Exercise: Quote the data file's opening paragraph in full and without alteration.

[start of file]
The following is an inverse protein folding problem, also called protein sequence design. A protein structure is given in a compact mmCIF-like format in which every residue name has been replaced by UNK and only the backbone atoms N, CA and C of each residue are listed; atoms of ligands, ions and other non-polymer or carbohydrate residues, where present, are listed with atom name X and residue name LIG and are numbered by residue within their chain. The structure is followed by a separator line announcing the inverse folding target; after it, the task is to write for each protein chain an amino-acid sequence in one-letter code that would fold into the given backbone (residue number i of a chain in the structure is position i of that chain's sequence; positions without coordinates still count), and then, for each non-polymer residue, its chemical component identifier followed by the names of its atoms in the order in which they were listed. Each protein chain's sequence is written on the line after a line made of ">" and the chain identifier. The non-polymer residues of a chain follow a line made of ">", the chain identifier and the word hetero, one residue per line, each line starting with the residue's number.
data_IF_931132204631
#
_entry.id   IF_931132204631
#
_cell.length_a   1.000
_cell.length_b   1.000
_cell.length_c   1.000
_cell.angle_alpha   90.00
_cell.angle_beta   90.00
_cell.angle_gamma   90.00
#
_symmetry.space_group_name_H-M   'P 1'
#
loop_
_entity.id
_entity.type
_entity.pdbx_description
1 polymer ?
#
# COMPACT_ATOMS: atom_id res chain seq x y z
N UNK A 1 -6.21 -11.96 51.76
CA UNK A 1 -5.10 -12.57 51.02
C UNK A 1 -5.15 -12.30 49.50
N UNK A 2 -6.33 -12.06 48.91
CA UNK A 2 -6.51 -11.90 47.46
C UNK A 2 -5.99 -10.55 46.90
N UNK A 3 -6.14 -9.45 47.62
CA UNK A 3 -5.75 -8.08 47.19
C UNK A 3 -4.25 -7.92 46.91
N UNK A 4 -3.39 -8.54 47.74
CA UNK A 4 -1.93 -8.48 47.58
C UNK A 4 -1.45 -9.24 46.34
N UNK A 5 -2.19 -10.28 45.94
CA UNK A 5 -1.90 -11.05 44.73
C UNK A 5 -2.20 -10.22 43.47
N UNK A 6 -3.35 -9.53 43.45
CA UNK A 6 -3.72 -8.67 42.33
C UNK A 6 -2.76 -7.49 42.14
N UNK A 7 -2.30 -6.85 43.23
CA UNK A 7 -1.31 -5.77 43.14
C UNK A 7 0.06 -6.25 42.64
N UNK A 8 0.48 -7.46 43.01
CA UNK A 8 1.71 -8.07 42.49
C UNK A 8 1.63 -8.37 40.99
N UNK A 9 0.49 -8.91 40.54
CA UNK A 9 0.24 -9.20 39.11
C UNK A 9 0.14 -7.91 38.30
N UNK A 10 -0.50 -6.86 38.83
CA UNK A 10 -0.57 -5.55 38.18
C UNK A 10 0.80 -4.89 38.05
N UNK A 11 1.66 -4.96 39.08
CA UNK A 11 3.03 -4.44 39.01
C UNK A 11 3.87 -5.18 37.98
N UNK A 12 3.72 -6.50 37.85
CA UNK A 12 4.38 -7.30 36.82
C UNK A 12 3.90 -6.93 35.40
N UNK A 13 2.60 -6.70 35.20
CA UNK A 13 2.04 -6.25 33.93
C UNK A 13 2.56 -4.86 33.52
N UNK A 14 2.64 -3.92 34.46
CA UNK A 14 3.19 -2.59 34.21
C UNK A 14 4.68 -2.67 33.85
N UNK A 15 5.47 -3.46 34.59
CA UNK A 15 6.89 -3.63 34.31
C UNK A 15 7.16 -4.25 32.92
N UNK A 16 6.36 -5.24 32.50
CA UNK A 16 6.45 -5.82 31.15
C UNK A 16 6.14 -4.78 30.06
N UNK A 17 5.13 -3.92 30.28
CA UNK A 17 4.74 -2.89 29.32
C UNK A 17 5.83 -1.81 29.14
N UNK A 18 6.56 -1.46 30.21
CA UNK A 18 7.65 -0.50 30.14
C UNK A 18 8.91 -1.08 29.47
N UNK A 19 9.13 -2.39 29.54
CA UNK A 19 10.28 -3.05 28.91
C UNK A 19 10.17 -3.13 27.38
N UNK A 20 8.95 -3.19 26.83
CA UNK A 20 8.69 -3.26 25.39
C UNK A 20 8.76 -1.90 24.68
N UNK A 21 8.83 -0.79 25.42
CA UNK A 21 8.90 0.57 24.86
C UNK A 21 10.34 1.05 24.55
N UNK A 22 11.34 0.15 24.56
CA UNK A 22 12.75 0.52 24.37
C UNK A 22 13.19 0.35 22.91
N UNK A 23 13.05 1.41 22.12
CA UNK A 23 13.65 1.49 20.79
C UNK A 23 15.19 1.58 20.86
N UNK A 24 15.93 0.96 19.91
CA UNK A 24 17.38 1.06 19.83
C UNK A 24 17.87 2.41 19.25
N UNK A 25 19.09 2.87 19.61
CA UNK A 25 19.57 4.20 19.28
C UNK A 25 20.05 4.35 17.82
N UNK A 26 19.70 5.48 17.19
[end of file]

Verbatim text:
The following is an inverse protein folding problem, also called protein sequence design. A protein structure is given in a compact mmCIF-like format in which every residue name has been replaced by UNK and only the backbone atoms N, CA and C of each residue are listed; atoms of ligands, ions and other non-polymer or carbohydrate residues, where present, are listed with atom name X and residue name LIG and are numbered by residue within their chain. The structure is followed by a separator line announcing the inverse folding target; after it, the task is to write for each protein chain an amino-acid sequence in one-letter code that would fold into the given backbone (residue number i of a chain in the structure is position i of that chain's sequence; positions without coordinates still count), and then, for each non-polymer residue, its chemical component identifier followed by the names of its atoms in the order in which they were listed. Each protein chain's sequence is written on the line after a line made of ">" and the chain identifier. The non-polymer residues of a chain follow a line made of ">", the chain identifier and the word hetero, one residue per line, each line starting with the residue's number.